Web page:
Among the attack devices being used by activists are:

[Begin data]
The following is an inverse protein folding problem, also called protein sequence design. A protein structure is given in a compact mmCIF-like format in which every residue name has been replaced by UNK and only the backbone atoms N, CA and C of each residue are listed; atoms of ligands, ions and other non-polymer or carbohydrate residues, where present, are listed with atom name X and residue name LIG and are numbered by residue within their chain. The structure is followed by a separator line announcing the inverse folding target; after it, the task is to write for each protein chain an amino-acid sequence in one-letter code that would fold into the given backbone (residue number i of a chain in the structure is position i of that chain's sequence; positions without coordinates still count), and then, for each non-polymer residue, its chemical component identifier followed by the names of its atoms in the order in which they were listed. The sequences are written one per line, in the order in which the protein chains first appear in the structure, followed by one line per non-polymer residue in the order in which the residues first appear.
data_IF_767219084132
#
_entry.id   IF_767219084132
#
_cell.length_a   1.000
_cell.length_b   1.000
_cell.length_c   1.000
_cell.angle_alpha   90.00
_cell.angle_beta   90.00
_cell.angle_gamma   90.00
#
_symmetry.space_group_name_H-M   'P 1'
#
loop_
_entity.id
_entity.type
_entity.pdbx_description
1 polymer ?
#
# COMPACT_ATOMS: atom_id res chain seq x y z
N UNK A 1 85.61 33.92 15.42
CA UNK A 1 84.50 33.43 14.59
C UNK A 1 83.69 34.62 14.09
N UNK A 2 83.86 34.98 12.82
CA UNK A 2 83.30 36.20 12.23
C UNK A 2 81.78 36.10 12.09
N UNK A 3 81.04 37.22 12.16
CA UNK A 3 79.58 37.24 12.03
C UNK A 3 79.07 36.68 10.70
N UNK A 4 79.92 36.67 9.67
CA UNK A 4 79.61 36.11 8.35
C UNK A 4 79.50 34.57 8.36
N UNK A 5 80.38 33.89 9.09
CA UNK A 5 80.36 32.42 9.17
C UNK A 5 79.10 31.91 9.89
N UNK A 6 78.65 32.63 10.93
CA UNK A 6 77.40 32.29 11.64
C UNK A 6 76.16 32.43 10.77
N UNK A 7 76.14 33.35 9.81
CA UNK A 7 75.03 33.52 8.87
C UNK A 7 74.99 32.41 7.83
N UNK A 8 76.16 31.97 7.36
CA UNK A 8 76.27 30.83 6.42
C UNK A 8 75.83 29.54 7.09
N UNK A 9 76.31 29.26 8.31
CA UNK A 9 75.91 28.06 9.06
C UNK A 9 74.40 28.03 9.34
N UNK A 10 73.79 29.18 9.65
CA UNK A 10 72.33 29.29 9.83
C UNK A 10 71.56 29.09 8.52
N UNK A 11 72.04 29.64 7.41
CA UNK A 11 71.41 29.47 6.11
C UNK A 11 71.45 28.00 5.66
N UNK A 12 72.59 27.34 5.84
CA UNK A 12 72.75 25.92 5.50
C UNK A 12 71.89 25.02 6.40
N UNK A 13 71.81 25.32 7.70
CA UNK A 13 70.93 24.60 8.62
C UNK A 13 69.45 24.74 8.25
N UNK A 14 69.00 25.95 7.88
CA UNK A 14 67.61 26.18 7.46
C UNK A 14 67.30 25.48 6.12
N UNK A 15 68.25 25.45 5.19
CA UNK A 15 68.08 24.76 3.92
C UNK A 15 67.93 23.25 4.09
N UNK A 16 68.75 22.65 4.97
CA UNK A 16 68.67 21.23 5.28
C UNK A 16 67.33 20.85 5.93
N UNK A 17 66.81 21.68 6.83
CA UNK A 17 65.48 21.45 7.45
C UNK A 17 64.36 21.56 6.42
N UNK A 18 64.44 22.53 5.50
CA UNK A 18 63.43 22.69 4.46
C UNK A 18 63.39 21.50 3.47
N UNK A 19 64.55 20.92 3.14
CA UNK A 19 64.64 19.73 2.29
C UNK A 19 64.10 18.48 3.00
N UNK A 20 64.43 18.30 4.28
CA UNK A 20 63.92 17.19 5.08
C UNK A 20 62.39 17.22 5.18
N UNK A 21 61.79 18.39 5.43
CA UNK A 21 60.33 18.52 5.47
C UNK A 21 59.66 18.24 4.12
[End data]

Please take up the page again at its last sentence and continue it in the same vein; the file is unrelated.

ISS Proxy Advisory Services recently recommended that shareholders of a small cap bank holding company, Provident Financial Holdings, Inc., withhold their votes from the three director candidates standing for reelection to the company’s staggered board (all of whom serve on its nominating and governance committee) because the board adopted a bylaw designed to discourage special dissident compensation schemes. These special compensation arrangements featured prominently in a number of recent high profile proxy contests and have been roundly criticized by leading commentators. Columbia Law Professor John C. Coffee, Jr. succinctly noted “third-party bonuses create the wrong incentives, fragment the board and imply a shift toward both the short-term and higher risk.” In our memorandum on the topic, we catalogued the dangers posed by such schemes to the integrity of the boardroom and board decision-making processes. We also noted that companies could proactively address these risks by adopting a bylaw that would disqualify director candidates who are party to any such extraordinary arrangements.